36. Factoring in the Real World • Quadratic Sieve (QS): • Used in 1994 to factor a 129 digit (428-bit) number. 1600 Machines, 8 months. • Number field Sieve (NFS): • Used in 1999 to factor 155 digit (512-bit) number. 35 CPU years. At least 4x faster than QS • Used in 2003-2005 to factor 200 digits (663 bits) 75 CPU years (\$20K prize) 15-853

37. SSH v2 • Server has a permanent “host” public-private key pair (RSA or DSA) . Client warns if public host key changes. • Diffie-Hellman used to exchange session key. • Server selects g and p and sends to client. • Client and server create DH private keys. Client sends public DH key. • Server sends public DH key and signs hash of DH shared secret and other 12 other values with its private “host” key. • Symmetric encryption using 3DES, Blowfish, AES, or Arcfour begins. • User can authenticate by sending password or using public-private key pair. • If using keys, server sends “challenge” signed with users public key for user to decode with private key. 15-853

38. Kerberos • A key-serving system based on Private-Keys (DES). • Assumptions • Built on top of TCP/IP networks • Many “clients” (typically users, but perhaps software) • Many “servers” (e.g. file servers, compute servers, print servers, …) • User machines and servers are potentially insecure without compromising the whole system • A kerberos server must be secure. 15-853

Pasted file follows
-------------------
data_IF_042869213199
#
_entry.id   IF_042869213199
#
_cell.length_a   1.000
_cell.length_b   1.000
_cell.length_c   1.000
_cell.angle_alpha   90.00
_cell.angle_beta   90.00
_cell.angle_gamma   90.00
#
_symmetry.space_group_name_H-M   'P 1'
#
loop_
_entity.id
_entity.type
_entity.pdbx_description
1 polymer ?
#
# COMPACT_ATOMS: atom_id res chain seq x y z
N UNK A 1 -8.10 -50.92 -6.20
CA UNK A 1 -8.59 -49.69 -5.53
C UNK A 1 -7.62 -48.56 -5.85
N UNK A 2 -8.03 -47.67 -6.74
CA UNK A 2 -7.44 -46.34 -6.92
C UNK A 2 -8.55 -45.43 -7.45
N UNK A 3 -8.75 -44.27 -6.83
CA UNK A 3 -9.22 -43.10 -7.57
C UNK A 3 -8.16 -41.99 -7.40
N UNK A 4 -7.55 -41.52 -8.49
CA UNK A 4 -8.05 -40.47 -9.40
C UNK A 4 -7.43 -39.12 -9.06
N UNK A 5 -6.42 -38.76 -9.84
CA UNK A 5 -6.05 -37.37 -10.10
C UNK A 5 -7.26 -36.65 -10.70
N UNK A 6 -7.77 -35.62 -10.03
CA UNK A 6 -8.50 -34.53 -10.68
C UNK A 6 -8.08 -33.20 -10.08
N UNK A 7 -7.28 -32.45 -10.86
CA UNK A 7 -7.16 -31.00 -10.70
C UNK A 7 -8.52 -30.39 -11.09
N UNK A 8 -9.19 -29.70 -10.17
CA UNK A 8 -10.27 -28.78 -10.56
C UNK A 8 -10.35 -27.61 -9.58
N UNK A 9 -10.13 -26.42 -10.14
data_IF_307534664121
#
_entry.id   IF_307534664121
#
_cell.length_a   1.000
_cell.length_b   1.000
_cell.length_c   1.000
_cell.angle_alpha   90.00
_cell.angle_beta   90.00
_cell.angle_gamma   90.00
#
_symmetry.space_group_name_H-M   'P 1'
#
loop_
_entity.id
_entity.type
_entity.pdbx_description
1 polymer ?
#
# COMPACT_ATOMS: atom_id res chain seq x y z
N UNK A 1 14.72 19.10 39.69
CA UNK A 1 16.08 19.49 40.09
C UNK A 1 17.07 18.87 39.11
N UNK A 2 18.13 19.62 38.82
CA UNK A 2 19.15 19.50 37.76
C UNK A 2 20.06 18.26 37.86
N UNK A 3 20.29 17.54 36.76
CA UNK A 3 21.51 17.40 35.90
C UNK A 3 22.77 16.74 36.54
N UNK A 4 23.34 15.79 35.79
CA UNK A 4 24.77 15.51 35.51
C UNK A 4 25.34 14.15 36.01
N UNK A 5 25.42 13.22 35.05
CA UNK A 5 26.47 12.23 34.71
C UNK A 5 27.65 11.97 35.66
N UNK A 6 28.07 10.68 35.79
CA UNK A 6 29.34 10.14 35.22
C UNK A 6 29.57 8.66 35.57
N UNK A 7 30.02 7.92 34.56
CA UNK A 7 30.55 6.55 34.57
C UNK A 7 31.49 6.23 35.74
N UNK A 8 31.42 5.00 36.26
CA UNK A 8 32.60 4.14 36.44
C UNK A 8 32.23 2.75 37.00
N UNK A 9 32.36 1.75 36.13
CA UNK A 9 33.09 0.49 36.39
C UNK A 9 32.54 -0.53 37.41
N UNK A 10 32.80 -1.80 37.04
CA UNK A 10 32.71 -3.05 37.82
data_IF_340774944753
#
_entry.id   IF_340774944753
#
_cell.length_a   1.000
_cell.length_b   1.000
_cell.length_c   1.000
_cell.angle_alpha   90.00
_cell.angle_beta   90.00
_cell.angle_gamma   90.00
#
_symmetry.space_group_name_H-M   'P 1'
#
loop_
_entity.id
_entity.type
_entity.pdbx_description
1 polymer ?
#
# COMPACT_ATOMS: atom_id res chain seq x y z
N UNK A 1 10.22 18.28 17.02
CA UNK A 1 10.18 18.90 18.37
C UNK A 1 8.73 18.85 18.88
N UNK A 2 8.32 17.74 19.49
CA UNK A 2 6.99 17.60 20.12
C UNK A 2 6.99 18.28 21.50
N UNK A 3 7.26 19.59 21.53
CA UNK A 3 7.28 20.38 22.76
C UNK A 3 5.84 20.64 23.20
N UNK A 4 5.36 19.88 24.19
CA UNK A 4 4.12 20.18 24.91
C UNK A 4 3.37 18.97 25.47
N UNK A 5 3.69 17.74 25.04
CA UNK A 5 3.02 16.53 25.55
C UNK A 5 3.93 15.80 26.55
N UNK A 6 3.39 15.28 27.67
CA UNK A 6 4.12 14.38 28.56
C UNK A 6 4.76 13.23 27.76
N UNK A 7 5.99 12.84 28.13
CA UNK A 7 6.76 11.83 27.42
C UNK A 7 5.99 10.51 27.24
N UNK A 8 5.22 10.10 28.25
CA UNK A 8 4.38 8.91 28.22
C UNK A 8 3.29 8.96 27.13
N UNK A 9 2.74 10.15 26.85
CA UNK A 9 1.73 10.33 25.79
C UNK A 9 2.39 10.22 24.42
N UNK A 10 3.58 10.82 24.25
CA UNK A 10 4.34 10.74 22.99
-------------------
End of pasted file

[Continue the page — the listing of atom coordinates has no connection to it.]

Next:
39. Kerberos (kinit) Kerberos Authentication Server • Request ticket-granting-ticket (TGT) • <TGT> • Request server-ticket (ST) • <ST> • Request service Ticket Granting Server (TGS) 2 1 3 4 Service Server Client 5 15-853

40. Kerberos V Message Formats • C = client S = server K = key or session key • T = timestamp V = time range • TGS = Ticket Granting Service A = Net Address Ticket Granting Ticket: TC,TGS = TGS,{C,A,V,KC,TGS}KTGS Server Ticket: TC,S = S, {C,A,V,KC,S}KS Authenticator: AC,S = {C,T}KC,S • Client to Kerberos: C,TGS • Kerberos to Client: {KC,TGS}KC,TC,TGS • Client to TGS: {TC,TGS , S},AC,TGS • TGS to Client: {KC,S}KC,TGS, TC,S • Client to Server: AC,S, TC,S Possibly repeat 15-853

41. Kerberos Notes • All machines have to have synchronized clocks • Must not be able to reuse authenticators • Servers should store all previous and valid tickets • Help prevent replays • Client keys are typically a one-way hash of the password. Clients do not keep these keys. • Kerberos 5 uses CBC mode for encryption Kerberos 4 was insecure because it used a nonstandard mode. 15-853